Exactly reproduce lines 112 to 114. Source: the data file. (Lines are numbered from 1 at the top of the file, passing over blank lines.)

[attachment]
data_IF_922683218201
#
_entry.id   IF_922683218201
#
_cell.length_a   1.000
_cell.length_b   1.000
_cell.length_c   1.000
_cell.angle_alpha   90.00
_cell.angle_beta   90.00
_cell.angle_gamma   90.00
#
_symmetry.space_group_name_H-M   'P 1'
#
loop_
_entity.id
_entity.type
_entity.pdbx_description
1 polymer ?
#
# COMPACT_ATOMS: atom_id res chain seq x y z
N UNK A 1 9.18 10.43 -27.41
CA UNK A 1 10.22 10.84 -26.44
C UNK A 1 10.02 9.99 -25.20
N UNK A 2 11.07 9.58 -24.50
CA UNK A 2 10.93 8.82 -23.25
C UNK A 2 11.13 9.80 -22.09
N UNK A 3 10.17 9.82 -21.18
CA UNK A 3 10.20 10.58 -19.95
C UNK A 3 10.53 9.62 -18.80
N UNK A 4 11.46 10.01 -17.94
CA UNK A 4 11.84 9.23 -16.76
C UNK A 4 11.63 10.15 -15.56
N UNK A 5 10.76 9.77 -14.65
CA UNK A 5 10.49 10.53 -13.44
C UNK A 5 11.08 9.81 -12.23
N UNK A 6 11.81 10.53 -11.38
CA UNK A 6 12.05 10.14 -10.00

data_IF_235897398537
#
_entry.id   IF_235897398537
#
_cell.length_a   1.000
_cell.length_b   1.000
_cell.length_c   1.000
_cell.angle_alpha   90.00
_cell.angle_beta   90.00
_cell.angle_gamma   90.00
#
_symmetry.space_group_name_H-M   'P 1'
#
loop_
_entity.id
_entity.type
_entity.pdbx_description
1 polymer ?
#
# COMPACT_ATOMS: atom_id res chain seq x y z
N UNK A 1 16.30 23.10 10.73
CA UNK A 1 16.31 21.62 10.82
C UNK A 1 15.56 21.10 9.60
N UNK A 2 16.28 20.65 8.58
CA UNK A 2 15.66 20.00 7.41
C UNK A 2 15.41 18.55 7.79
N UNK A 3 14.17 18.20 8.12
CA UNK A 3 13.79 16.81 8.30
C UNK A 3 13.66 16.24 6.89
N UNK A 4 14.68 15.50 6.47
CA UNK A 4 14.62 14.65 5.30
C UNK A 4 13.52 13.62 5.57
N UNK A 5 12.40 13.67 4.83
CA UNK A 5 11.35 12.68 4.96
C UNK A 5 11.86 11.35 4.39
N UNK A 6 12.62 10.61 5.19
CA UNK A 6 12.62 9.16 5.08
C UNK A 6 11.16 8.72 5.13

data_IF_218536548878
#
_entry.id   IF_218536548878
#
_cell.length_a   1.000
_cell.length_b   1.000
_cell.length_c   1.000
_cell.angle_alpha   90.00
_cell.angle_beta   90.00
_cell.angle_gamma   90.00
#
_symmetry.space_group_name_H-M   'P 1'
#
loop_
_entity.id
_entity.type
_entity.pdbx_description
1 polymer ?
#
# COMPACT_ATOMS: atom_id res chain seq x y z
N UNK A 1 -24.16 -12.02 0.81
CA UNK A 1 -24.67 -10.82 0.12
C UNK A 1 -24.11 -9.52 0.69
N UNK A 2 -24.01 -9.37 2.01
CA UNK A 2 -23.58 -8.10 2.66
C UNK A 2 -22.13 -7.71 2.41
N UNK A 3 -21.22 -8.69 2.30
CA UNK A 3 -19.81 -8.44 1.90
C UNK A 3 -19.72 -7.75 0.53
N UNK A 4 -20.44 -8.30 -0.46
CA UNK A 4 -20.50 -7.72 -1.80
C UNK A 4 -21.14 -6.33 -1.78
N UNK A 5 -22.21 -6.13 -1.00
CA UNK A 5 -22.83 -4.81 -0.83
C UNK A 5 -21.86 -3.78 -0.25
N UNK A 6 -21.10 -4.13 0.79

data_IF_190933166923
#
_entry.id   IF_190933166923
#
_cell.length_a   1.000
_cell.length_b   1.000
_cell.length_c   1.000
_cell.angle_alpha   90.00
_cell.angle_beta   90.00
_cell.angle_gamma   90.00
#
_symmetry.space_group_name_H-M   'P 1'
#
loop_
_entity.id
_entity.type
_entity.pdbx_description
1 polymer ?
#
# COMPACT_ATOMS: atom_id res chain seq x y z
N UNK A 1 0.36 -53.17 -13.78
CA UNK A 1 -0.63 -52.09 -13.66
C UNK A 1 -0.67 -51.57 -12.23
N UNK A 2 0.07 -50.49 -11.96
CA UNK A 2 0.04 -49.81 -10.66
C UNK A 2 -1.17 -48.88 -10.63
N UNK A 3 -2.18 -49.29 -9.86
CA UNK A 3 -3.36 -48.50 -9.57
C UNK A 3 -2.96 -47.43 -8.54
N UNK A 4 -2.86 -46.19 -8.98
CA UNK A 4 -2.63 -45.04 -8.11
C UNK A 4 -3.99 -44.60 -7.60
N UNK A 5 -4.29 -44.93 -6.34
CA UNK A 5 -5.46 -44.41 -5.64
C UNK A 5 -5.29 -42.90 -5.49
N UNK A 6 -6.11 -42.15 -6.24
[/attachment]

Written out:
data_IF_190933166923
#
_entry.id   IF_190933166923